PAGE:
News impacts on financial return distributions: long memory and regime switching approaches
2017-02-28T04:58:45Z (GMT) by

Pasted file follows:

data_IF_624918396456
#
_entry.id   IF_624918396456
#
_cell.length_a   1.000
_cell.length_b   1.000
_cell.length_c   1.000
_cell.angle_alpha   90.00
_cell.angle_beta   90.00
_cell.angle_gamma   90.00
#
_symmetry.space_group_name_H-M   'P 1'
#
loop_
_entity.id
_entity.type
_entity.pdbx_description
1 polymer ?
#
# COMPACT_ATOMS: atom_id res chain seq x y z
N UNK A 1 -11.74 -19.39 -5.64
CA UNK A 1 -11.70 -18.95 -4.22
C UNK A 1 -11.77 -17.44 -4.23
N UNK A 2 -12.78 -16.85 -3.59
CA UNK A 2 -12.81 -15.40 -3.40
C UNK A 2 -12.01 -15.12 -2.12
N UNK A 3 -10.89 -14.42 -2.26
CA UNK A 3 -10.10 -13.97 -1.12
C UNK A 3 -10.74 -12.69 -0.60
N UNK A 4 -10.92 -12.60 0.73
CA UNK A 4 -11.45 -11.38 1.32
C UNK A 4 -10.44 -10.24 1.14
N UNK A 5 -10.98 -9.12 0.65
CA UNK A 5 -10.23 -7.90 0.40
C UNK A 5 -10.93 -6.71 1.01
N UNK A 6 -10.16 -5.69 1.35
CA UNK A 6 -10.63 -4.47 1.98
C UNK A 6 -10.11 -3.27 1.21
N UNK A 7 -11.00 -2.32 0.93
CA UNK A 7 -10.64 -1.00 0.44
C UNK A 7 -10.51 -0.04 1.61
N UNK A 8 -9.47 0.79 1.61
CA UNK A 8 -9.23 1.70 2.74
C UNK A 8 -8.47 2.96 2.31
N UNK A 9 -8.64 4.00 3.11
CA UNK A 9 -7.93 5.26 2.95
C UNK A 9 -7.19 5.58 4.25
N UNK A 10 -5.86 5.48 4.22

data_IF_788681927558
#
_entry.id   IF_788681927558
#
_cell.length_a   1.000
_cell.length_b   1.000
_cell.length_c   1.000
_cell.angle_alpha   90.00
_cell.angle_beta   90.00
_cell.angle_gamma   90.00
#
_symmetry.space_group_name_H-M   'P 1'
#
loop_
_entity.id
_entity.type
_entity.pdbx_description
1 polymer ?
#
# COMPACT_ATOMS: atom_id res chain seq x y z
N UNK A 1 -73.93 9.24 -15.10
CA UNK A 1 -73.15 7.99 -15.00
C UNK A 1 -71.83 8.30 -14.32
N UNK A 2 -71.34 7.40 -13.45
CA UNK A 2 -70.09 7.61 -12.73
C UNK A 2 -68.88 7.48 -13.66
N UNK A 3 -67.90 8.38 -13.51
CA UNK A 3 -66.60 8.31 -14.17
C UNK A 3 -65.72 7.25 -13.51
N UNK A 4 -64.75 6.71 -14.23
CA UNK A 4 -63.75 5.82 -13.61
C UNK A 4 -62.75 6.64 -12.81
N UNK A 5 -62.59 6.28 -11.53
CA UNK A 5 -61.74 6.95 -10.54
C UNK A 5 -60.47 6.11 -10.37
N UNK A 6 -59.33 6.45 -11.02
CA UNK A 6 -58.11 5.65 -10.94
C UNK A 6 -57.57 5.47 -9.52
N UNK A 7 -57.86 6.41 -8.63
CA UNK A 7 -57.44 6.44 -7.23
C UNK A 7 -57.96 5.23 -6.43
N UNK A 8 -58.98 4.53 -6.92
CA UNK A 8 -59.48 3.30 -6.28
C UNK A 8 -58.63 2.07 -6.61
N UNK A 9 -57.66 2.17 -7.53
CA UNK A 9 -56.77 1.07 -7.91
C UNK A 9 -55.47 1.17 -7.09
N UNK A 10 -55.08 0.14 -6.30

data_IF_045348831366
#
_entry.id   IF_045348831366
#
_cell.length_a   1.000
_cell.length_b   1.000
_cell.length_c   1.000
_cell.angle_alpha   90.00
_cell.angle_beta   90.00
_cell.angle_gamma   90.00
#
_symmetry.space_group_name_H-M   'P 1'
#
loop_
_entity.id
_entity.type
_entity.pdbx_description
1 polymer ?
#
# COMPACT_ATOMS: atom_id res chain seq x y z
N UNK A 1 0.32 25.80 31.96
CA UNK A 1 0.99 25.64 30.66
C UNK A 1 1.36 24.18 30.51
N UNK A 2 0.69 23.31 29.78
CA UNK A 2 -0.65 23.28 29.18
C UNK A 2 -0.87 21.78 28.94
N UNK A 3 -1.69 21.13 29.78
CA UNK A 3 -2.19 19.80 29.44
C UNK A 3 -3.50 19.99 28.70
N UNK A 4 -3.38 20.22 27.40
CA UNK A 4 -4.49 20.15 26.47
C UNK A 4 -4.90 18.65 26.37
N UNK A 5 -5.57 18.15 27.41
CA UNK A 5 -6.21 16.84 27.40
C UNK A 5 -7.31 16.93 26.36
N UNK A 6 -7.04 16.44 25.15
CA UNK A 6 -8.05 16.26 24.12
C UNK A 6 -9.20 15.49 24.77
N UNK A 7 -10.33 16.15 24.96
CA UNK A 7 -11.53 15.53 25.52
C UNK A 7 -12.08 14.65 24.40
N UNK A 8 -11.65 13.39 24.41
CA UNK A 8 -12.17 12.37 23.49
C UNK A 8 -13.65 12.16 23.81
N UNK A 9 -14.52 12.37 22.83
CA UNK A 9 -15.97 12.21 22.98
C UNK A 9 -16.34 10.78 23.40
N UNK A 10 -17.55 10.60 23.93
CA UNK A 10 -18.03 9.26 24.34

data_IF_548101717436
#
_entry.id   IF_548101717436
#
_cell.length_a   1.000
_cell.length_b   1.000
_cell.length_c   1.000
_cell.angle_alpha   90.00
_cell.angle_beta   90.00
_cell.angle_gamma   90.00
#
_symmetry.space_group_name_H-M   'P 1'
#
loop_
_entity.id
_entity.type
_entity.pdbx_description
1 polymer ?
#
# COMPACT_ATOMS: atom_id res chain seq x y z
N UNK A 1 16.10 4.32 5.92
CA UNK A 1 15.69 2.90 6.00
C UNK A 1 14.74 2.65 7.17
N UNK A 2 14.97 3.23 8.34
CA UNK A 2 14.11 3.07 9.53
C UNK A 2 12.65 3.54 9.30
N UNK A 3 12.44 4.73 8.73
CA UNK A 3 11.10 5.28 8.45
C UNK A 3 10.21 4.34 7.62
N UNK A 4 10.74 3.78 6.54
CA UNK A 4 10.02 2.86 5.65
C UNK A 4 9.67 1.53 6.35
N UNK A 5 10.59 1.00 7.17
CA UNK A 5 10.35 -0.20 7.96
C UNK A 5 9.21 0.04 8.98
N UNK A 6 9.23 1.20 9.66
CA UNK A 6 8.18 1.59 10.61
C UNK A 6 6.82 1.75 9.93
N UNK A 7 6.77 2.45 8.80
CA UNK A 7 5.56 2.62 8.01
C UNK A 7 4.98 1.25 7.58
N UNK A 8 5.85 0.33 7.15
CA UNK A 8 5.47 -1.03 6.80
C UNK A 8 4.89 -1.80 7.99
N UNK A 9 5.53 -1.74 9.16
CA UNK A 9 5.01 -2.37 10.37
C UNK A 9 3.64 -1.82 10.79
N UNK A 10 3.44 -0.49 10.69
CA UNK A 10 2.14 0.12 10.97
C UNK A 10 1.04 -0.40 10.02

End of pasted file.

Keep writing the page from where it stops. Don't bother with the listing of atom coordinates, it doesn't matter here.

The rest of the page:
Critical roles of return higher moments in financial activities, which have been increasingly documented, suggest that it is worthwhile to analyze the behavior of the financial return distributions under various market conditions. The aim of this thesis is to model the responses of stock and currency return distributions to exogenous shocks under various forms of news which hit the financial markets. Specifically, this thesis is concerned with three scenarios: (i) when each of the return higher moments is shocked; (ii) when the hidden information arrives; and (iii) when the overall sovereign credit ratings change. Chapter 2 examines the linkages within-between stock and currency (FX) markets via three higher moments: realized volatility, skewness and kurtosis using the Generalized Impulse Response within a Fractionally Integrated Vector Autoregressive (FIVAR) framework. We find evidences of positive linkages within stock and FX markets via all three higher moments in both emerging and developed groups. However, the spread of the FX markets linkages via their 2nd and 4th moment is broader in the developed regions compared with the emerging regions. For the cross-assets linkages, the stock and FX markets in emerging groups are more likely to be negatively linked through the 3rd moment; whereas, those in developed groups are positively transmitted through the 2nd and 4th moment. Finally, in developed markets, the cross-assets linkages are often found to be weaker than the same asset linkages in terms of the magnitude. Limitations of methodology used in Chapter 2, where the endogenous variables in a FIVAR model need to be fractionally differenced before using the impulse response analysis of a VAR model, lead us to develop a new approach in Chapter 3. We based on the spirit of Peseran and Shin (1998) to derive a generalized impulse response function for the FIVAR model. Chung (2001) has the same purpose but he makes use of the orthogonalized approach proposed by Sims (1980). Our method is different from the methodology shown in Chung (2001) in a sense that it does not require us to orthogonalize the error vector and, therefore, is independent of the ordering of the variables in the system. Consistent with Chung (2001) and the long memory behavior, we show that generalized and orthogonalized impulse responses of FIVAR evolve slowly at the same hyperbolic rates. However, we also note that they are different in a number of aspects. For the purpose of statistical inference in empirical studies, we derive asymptotic theories for both functions. We summarize the results for two scenarios associated with one- and two-step estimation methods, respectively. However, our simulations’ results support an application of the two-step estimation procedure in generating the generalized and orthogonalized impulse responses of a FIVAR model. Chapter 4 utilizes the methodology developed in Chapter 3 to reassess influences of trading volume on stock and FX return distributions while allowing the possibility of interactions among return higher moments. Given the evidence of the higher moments’ inter-relationship, the chapter extends the analysis by exploring how trading volume affects the dynamic structure of higher moments’ inter-relationship. Our reassessment of volume – volatility interaction supports a complementary property among information theories and further contributes evidence of cross – market relations between volume and volatility. The result for the volume – skewness relationship in conjunction with previous studies leads to a hypothesis that direct impact of volume on the level of negative skewness is less significant for a better diversified portfolio. We further find that the negative interaction between volume and kurtosis can be explained by the differences of opinion hypothesis. Although behavior of the inter-relationship towards significant events and new policies are robust, its strength is mostly decreased by the trading volume. Fundamentally, this finding is consistent with the prominent result found in the volume – GARCH effect literature, which suggests that trading volume is a source of heteroskedasticity in the return volatility. In Chapter 5, we investigate the effects of credit rating agencies (CRAs)’ sovereign credit assessments on stock and currency return distributions by developing a framework that allows a multivariate system of long memory processes to be conditional on specific credit rating regimes. We find heterogeneous effects of sovereign rating actions across regimes, implying the usefulness of our proposed model in accommodating both long memory and regime switching features. Furthermore, we reveal that the total effects (both direct and indirect forces) of sovereign credit assessments on the realized moments can be different to their direct effects. Hence, we develop an impulse response of a transfer function, which can capture these total effects, to investigate which agency has the greatest impact on the EU financial return distributions. We find that the rank orders of CRAs are not unique across rating regimes and even in each realized moment.